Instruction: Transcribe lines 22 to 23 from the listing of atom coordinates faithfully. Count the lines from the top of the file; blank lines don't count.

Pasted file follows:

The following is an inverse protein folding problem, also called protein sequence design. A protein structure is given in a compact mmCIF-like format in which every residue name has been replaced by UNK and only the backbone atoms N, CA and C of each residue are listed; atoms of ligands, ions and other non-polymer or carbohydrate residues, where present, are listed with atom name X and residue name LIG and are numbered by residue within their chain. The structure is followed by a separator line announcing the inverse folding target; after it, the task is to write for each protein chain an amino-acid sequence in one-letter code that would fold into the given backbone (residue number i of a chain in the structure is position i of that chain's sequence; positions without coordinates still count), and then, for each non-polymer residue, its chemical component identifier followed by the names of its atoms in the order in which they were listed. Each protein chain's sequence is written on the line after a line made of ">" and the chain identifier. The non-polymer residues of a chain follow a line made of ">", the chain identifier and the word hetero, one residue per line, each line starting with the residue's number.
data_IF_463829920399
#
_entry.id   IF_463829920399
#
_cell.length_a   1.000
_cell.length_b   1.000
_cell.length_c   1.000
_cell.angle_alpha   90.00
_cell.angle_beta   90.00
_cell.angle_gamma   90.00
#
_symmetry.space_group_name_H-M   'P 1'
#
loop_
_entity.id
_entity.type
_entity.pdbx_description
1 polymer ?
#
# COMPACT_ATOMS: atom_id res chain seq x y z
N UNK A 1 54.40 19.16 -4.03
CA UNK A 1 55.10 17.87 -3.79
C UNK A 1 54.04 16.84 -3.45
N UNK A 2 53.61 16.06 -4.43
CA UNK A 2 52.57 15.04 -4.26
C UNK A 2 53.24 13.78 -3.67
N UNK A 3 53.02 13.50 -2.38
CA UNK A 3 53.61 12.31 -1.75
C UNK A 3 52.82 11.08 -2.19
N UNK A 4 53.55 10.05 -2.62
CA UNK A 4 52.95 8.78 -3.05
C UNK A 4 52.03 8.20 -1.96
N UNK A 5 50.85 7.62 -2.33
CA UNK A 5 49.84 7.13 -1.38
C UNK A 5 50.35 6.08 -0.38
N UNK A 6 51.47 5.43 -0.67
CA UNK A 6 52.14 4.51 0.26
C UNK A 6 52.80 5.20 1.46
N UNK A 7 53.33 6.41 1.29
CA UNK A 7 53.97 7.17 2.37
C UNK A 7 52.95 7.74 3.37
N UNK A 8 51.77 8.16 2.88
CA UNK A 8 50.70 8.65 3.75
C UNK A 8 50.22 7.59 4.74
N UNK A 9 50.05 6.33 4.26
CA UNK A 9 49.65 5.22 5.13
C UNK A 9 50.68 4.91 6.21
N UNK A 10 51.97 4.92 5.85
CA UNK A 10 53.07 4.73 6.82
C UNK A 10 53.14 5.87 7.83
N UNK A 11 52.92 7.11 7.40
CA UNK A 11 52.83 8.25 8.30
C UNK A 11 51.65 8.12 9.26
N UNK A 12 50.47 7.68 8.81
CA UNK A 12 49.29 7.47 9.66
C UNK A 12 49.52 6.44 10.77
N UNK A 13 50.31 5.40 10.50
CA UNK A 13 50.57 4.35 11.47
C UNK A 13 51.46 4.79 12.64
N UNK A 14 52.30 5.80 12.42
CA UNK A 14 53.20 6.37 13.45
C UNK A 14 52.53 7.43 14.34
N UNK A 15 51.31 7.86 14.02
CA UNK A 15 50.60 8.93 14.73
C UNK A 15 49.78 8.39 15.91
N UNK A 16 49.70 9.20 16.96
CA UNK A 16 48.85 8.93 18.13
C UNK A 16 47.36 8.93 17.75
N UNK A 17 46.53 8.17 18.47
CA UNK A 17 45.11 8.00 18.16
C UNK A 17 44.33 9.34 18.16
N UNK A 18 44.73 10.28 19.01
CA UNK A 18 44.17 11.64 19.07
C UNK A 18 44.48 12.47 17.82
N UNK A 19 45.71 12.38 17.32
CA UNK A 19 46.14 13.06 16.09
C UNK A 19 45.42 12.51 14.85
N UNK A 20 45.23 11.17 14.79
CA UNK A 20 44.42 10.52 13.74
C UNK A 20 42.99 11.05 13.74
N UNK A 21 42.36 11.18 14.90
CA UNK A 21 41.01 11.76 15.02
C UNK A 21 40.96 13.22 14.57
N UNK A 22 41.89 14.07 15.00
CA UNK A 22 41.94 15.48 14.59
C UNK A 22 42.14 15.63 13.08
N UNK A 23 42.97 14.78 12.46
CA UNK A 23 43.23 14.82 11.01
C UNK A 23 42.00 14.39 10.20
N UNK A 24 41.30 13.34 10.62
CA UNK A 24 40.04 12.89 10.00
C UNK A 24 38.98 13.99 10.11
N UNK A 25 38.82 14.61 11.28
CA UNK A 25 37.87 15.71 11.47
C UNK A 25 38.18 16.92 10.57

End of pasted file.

N UNK A 1 54.40 19.16 -4.03
CA UNK A 1 55.10 17.87 -3.79